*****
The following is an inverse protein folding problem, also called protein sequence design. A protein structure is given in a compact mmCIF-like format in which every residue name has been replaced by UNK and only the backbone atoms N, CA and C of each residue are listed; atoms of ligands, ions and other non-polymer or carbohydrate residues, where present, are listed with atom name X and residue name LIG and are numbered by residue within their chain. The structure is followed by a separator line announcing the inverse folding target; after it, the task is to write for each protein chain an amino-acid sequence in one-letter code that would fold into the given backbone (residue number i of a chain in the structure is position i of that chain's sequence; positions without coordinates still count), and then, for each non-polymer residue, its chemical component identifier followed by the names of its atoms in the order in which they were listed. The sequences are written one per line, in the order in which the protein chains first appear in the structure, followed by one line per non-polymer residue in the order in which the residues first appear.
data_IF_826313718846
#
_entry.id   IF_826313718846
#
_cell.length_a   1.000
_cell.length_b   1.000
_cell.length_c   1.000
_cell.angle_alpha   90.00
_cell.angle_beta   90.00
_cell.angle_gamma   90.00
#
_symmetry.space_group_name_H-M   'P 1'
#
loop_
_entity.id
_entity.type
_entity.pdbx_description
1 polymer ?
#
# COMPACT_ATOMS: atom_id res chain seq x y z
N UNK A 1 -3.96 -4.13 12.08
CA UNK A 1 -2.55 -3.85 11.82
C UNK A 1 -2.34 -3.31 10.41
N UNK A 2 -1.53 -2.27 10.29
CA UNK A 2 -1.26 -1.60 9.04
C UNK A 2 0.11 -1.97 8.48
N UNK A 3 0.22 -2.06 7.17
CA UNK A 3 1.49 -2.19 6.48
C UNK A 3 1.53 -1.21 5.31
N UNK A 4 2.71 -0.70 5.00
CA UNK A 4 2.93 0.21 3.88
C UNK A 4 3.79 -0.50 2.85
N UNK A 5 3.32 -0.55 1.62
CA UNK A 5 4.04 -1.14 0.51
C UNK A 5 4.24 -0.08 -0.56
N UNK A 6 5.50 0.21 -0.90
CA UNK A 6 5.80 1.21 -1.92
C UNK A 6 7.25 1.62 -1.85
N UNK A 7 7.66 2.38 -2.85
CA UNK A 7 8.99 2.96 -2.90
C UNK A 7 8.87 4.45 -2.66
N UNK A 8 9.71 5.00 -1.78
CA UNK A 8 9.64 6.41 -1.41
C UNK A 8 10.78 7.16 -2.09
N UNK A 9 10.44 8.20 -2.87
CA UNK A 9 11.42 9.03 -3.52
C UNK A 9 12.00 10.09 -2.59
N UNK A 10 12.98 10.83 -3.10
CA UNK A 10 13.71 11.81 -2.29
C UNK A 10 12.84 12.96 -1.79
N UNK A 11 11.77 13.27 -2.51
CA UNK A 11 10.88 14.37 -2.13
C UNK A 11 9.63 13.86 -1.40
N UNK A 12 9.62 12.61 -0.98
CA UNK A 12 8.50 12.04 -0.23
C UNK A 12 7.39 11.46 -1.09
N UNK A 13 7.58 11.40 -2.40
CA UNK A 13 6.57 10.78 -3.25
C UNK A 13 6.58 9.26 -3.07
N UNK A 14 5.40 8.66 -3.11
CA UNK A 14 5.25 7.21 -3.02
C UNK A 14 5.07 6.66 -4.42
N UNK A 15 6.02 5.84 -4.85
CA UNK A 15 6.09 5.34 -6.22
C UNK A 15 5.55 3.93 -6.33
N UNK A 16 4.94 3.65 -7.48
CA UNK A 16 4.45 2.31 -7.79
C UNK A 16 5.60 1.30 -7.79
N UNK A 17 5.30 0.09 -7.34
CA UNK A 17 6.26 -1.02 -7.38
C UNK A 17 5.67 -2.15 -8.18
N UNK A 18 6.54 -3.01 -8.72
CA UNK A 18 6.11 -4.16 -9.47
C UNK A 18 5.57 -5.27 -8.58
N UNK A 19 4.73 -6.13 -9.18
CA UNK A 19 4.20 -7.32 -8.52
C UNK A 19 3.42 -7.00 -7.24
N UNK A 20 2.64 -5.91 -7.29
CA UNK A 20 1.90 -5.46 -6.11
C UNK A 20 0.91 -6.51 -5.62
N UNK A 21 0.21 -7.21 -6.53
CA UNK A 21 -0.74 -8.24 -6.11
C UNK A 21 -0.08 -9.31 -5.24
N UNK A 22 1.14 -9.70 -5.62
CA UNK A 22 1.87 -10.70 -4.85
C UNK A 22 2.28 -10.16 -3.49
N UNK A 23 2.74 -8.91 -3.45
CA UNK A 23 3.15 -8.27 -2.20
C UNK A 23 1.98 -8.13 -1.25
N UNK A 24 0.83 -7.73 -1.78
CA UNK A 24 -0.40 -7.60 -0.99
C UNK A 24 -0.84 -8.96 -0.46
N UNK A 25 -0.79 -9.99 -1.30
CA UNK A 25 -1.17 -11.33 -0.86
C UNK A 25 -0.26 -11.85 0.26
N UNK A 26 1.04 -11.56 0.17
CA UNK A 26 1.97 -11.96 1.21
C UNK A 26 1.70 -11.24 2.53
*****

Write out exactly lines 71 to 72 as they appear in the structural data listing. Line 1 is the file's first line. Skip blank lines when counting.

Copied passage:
CA UNK A 17 6.26 -1.02 -7.38
C UNK A 17 5.67 -2.15 -8.18